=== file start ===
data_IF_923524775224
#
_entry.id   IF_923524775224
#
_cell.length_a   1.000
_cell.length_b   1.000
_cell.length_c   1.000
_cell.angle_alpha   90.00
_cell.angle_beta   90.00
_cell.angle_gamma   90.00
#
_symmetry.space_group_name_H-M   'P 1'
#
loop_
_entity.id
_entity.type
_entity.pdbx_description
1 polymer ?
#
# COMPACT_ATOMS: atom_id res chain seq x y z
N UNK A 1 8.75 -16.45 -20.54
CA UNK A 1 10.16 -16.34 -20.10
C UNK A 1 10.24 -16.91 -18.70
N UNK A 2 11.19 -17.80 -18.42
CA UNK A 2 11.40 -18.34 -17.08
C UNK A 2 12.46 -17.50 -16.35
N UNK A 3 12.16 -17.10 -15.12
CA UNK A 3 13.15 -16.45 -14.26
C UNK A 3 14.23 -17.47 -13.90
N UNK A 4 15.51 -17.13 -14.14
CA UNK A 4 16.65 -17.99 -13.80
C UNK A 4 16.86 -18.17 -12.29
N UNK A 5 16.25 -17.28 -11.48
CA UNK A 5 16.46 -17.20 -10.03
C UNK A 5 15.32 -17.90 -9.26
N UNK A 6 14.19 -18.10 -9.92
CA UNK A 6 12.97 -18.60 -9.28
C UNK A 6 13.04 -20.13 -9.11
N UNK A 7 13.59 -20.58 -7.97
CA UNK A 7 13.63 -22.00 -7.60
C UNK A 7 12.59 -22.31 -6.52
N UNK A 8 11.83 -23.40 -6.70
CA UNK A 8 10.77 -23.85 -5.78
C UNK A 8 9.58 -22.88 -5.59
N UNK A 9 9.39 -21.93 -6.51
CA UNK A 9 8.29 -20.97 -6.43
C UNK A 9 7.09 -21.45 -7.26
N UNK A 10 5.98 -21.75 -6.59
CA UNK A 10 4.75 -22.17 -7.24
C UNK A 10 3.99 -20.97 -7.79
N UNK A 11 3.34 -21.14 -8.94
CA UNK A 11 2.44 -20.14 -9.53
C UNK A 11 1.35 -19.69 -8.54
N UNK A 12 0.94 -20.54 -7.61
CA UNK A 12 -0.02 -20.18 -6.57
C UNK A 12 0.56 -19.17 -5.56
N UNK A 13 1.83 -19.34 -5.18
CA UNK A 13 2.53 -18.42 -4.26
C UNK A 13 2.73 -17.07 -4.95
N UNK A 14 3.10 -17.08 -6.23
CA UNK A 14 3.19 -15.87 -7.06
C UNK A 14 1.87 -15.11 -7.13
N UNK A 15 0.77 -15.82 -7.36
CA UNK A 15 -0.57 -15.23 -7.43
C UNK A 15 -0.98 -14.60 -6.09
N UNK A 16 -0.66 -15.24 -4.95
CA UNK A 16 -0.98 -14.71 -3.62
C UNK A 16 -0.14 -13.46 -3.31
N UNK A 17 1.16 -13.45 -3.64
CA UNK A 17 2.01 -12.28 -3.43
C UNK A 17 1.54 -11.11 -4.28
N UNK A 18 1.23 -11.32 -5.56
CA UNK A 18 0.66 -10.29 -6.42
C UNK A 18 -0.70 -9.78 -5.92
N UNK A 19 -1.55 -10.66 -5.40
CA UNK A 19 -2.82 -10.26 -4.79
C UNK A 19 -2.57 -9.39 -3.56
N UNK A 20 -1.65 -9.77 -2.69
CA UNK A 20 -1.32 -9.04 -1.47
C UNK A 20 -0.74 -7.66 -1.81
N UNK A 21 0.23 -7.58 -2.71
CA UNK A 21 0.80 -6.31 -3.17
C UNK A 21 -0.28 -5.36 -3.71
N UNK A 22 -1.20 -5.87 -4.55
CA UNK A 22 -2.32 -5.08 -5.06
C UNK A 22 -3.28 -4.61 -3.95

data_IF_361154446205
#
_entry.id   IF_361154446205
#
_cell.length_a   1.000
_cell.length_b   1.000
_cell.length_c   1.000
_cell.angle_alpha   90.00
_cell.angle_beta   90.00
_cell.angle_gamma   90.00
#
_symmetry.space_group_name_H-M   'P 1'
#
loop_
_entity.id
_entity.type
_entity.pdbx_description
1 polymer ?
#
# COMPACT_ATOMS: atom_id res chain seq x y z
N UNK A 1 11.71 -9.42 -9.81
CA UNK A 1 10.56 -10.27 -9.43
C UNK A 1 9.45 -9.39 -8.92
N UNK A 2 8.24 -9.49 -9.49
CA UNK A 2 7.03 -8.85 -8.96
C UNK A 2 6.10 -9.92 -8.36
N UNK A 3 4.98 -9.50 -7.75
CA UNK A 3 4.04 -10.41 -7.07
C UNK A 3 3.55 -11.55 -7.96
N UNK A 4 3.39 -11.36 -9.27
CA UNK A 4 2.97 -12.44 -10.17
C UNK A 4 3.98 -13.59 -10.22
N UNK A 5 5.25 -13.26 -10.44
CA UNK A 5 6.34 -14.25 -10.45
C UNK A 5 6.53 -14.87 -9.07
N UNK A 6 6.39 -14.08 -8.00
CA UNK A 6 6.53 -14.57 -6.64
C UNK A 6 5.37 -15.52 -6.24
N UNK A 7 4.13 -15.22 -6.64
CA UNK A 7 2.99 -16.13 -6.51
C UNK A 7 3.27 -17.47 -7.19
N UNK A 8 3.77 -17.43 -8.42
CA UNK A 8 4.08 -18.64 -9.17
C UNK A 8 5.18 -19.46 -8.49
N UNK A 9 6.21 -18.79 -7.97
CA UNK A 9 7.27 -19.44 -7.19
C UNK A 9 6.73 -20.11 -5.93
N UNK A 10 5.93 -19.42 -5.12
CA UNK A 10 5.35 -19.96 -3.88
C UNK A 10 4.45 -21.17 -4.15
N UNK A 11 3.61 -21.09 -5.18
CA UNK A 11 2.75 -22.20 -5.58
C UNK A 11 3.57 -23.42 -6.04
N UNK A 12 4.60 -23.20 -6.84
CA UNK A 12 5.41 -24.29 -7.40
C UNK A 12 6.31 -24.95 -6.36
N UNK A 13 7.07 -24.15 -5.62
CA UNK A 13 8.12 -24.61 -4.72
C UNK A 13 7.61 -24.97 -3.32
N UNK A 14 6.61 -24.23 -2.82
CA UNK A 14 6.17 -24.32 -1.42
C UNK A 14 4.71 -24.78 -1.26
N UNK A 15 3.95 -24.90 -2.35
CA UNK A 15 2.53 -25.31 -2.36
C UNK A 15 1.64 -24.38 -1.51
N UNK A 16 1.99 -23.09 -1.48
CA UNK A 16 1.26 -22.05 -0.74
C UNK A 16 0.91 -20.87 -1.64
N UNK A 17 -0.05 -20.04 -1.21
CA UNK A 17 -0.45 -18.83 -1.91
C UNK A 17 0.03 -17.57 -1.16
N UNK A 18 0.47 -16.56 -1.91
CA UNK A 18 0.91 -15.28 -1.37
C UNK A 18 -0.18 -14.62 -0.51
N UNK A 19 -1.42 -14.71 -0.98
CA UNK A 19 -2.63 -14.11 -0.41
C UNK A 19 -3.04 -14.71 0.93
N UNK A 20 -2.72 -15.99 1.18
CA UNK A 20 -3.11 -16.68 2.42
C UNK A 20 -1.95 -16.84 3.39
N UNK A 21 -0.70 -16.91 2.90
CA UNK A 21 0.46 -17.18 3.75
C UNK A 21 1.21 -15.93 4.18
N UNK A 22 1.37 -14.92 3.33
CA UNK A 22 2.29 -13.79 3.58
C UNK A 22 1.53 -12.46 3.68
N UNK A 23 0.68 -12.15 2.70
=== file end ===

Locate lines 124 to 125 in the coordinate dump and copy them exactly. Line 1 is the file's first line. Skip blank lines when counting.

C UNK A 6 5.37 -15.52 -6.24
N UNK A 7 4.13 -15.22 -6.64